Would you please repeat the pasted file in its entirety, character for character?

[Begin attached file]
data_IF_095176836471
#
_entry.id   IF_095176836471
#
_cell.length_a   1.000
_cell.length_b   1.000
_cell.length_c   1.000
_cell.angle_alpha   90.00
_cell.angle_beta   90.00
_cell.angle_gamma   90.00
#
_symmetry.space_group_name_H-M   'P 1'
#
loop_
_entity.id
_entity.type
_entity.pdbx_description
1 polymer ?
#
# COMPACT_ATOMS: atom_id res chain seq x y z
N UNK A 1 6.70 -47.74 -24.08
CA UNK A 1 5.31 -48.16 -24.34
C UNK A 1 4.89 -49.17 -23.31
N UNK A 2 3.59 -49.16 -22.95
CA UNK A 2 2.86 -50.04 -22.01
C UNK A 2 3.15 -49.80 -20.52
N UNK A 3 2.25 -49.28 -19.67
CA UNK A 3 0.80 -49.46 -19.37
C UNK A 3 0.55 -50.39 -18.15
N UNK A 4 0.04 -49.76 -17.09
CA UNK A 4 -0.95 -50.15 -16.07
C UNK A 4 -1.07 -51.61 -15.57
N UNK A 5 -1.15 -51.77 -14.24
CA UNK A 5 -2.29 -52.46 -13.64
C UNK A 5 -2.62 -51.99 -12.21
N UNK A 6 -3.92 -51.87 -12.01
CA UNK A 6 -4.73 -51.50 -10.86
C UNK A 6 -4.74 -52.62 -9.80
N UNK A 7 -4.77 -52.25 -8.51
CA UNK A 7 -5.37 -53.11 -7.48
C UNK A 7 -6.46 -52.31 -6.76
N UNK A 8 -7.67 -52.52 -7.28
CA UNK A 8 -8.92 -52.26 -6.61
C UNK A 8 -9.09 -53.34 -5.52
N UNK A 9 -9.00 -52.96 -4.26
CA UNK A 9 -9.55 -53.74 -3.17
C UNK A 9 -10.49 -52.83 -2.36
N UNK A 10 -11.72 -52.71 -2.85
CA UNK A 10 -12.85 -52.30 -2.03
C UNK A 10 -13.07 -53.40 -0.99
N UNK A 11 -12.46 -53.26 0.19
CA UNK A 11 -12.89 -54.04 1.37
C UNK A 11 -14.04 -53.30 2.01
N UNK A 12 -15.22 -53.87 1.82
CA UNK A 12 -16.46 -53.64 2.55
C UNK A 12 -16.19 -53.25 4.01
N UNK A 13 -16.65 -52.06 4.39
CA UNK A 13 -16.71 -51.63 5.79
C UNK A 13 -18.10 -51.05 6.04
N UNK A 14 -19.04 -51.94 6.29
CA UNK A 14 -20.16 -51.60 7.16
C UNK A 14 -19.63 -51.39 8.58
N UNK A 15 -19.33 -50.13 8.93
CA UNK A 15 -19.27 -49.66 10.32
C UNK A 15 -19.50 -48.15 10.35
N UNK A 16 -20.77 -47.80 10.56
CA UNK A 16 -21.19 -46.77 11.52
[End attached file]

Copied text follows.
data_IF_095176836471
#
_entry.id   IF_095176836471
#
_cell.length_a   1.000
_cell.length_b   1.000
_cell.length_c   1.000
_cell.angle_alpha   90.00
_cell.angle_beta   90.00
_cell.angle_gamma   90.00
#
_symmetry.space_group_name_H-M   'P 1'
#
loop_
_entity.id
_entity.type
_entity.pdbx_description
1 polymer ?
#
# COMPACT_ATOMS: atom_id res chain seq x y z
N UNK A 1 6.70 -47.74 -24.08
CA UNK A 1 5.31 -48.16 -24.34
C UNK A 1 4.89 -49.17 -23.31
N UNK A 2 3.59 -49.16 -22.95
CA UNK A 2 2.86 -50.04 -22.01
C UNK A 2 3.15 -49.80 -20.52
N UNK A 3 2.25 -49.28 -19.67
CA UNK A 3 0.80 -49.46 -19.37
C UNK A 3 0.55 -50.39 -18.15
N UNK A 4 0.04 -49.76 -17.09
CA UNK A 4 -0.95 -50.15 -16.07
C UNK A 4 -1.07 -51.61 -15.57
N UNK A 5 -1.15 -51.77 -14.24
CA UNK A 5 -2.29 -52.46 -13.64
C UNK A 5 -2.62 -51.99 -12.21
N UNK A 6 -3.92 -51.87 -12.01
CA UNK A 6 -4.73 -51.50 -10.86
C UNK A 6 -4.74 -52.62 -9.80
N UNK A 7 -4.77 -52.25 -8.51
CA UNK A 7 -5.37 -53.11 -7.48
C UNK A 7 -6.46 -52.31 -6.76
N UNK A 8 -7.67 -52.52 -7.28
CA UNK A 8 -8.92 -52.26 -6.61
C UNK A 8 -9.09 -53.34 -5.52
N UNK A 9 -9.00 -52.96 -4.26
CA UNK A 9 -9.55 -53.74 -3.17
C UNK A 9 -10.49 -52.83 -2.36
N UNK A 10 -11.72 -52.71 -2.85
CA UNK A 10 -12.85 -52.30 -2.03
C UNK A 10 -13.07 -53.40 -0.99
N UNK A 11 -12.46 -53.26 0.19
CA UNK A 11 -12.89 -54.04 1.37
C UNK A 11 -14.04 -53.30 2.01
N UNK A 12 -15.22 -53.87 1.82
CA UNK A 12 -16.46 -53.64 2.55
C UNK A 12 -16.19 -53.25 4.01
N UNK A 13 -16.65 -52.06 4.39
CA UNK A 13 -16.71 -51.63 5.79
C UNK A 13 -18.10 -51.05 6.04
N UNK A 14 -19.04 -51.94 6.29
CA UNK A 14 -20.16 -51.60 7.16
C UNK A 14 -19.63 -51.39 8.58
N UNK A 15 -19.33 -50.13 8.93
CA UNK A 15 -19.27 -49.66 10.32
C UNK A 15 -19.50 -48.15 10.35
N UNK A 16 -20.77 -47.80 10.56
CA UNK A 16 -21.19 -46.77 11.52